There has been a lot of questions about whether the anti-obesity drug Phentermine is addictive or not. Research has been released that shows this drug does not cause amphetamine-like withdrawal symptoms in patients, even if that patient has been taking the medication for decades and suddenly stops.
The research was undertaken by Ed Hendricks, MD, and his colleagues from the Center for Weight Management, Sacramento, and Roseville, California. The research showed that patients didn’t present any signs or symptoms of withdrawal or dependence other than feeling hungry, which is a sign the therapeutic effects of phentermine were stopped.
Dr. Hendricks spoke about the study, saying that it should show there is no need to worry about phentermine addiction, and his hope that a barrier is preventing obese patients around the world getting the help they need has now been removed.
The study was greeted with reservation by one expert out of Europe, despite the lack of pharmaceutical treatments for obesity on offer within the European Union.
The skeptic in question is Jason Hadford, Ph.D. Hadford heads up the largest European center for regulating appetite and eating behavior, which is based in Liverpool University in the UK. Hadford spoke about the study himself, saying that the data does indeed provide some reassurance, but his problem is that the drug is very old and that there isn’t a lot of data on it. The reason for this lack of data is that phentermine is currently only prescribed for obesity in the United States.
He added that the drug does also come with a range of potential effects that should be considered, such as cardiovascular problems.
Hadford also remains unconvinced about the potential benefits of the combination product Qsiva (Vivus), which includes a small phentermine dose combined with extended-release topiramate. This product is also available in the United States, but the European Medicines Agency has rejected approval for it twice now.
Phentermine Much Safer Than Assumed
The phentermine drug is a psycho-stimulant drug belonging to the phenethylamine class. The drug has been held back by its association with problems in the heart-valves when it was used as part of the combination drug “Fen/Phen” (fenfluramine and phentermine), which was taken off of the market several years ago due to safety concerns.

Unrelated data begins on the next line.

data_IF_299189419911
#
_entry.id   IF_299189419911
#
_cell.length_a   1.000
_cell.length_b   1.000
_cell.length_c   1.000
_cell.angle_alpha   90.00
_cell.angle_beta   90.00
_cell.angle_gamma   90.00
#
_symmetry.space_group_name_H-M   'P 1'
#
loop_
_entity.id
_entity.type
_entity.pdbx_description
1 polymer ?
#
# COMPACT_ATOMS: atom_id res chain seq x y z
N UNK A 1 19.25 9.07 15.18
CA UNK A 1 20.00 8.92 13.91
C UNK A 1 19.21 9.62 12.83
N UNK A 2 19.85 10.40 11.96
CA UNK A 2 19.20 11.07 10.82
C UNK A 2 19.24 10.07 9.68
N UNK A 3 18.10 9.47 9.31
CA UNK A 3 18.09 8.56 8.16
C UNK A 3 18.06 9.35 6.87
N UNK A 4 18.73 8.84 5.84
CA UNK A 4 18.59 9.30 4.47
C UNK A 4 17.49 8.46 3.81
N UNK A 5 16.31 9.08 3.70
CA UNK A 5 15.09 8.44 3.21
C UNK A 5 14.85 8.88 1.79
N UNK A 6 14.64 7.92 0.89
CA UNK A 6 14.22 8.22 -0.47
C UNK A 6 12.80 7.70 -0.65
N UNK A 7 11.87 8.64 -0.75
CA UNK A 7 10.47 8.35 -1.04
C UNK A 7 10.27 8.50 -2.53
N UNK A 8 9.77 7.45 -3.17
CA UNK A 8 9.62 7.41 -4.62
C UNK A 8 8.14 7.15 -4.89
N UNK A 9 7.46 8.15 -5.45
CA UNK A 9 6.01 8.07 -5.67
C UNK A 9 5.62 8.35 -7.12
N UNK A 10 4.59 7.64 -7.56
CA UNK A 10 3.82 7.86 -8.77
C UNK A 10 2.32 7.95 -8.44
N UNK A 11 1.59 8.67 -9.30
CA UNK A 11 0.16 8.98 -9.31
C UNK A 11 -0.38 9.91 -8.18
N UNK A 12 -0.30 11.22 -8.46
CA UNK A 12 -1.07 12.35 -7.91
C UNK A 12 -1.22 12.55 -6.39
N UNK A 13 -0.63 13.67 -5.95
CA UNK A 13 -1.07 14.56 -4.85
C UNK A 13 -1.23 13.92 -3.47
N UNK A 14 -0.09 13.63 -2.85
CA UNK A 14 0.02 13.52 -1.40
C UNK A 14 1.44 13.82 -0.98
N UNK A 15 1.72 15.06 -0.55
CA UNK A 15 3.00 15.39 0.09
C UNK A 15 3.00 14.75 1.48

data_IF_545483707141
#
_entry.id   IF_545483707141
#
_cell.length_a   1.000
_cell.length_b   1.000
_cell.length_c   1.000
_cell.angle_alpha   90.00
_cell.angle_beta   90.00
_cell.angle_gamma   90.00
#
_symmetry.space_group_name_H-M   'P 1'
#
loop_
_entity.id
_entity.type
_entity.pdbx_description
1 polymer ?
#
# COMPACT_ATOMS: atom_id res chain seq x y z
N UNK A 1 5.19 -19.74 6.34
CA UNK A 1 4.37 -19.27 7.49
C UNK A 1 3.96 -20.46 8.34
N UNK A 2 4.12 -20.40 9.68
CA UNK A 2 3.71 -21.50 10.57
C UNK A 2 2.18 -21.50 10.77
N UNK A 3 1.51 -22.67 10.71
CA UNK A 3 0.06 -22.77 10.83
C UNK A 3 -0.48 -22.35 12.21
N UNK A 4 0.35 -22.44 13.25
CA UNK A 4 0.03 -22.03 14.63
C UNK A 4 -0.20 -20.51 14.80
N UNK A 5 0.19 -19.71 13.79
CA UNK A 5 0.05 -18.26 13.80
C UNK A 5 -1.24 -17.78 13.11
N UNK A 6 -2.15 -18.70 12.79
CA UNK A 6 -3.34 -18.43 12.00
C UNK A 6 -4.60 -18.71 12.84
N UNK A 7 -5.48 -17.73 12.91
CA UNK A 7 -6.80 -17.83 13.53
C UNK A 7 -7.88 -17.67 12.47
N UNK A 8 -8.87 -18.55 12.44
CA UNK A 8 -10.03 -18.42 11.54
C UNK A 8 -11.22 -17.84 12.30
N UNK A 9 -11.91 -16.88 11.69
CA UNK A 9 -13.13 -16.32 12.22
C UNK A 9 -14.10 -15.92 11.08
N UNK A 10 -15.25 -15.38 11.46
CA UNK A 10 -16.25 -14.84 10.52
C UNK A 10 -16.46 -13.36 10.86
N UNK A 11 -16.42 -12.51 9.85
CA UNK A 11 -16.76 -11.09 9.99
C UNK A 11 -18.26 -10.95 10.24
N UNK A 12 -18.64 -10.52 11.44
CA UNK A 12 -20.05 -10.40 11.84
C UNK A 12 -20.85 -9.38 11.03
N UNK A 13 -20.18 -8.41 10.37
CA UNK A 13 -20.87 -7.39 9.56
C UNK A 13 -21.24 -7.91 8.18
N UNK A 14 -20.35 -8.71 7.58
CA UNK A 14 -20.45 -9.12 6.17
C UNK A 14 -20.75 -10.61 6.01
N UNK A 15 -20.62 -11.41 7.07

Phentermine is primarily used by itself as a potent appetite suppressant in the United States. It’s prescribed to help obese patients lose weight when used in combination with proper diet and exercise, along with making modifications to behavior such as eating habits. Several countries took phentermine off the market, including many European countries, but it is also available in plenty of other countries; though it is only prescribed in short-term treatment plans.
Dr. Hendricks said that the reason there were safety concerns about the potential for phentermine withdrawal symptoms is the similarity the drug has with amphetamines. However, there hasn’t been a single study to date that proved conclusively that phentermine did indeed cause withdrawal syndrome.
As part of his study, Dr. Hendricks took 76 subjects that had been on phentermine for between 1 and 21.5 years, with a mean average of 8.4 years and a mean dosage of 54 mg/day. These subjects were tested to create a baseline with the 10-question Phentermine Withdrawal Questionnaire (PWQ) – which is a modified version of the Amphetamine Withdrawal Questionnaire.
Patients were then taken off of phentermine for 2 days, before being re-tested with PWQ on the first and second day of withdrawal, before being allowed to take phentermine once more.
The total scores (out of 40) proved to be significantly different across three days. The scores ranged from 3.99 on the day before phentermine withdrawal to 3.55 for the first day of withdrawal and 2.99 for the second day. When the scores are broken down into their components, however, the only real difference was for hyperphagia, which is excessive hunger. The scores for hyperphagia increased between the day before and the day after phentermine withdrawal, before stabilizing again by the second day.
When the scores for hyperphagia are removed from the study, there isn’t a significant difference in the other nine questions. Dr. Hendricks said that the expected AWQ scores would be much higher for subjects dependent on methamphetamine. These patients could score around ten on the day before withdrawal, moving up to over 20 for the two days of withdrawal.
Hendricks also noted that he had published evidence himself from his practice showing that long-term use of phentermine could actually benefit the cardiovascular system, rather than damage it.
Hendricks asserted his belief that phentermine and other sympathomimetic drugs designed to help people lose weight get stigmatized unfairly because of how much they resemble amphetamine. The evidence from the study and everything else Hendricks knows about the drug suggests that phentermine is much safer than people assume it is.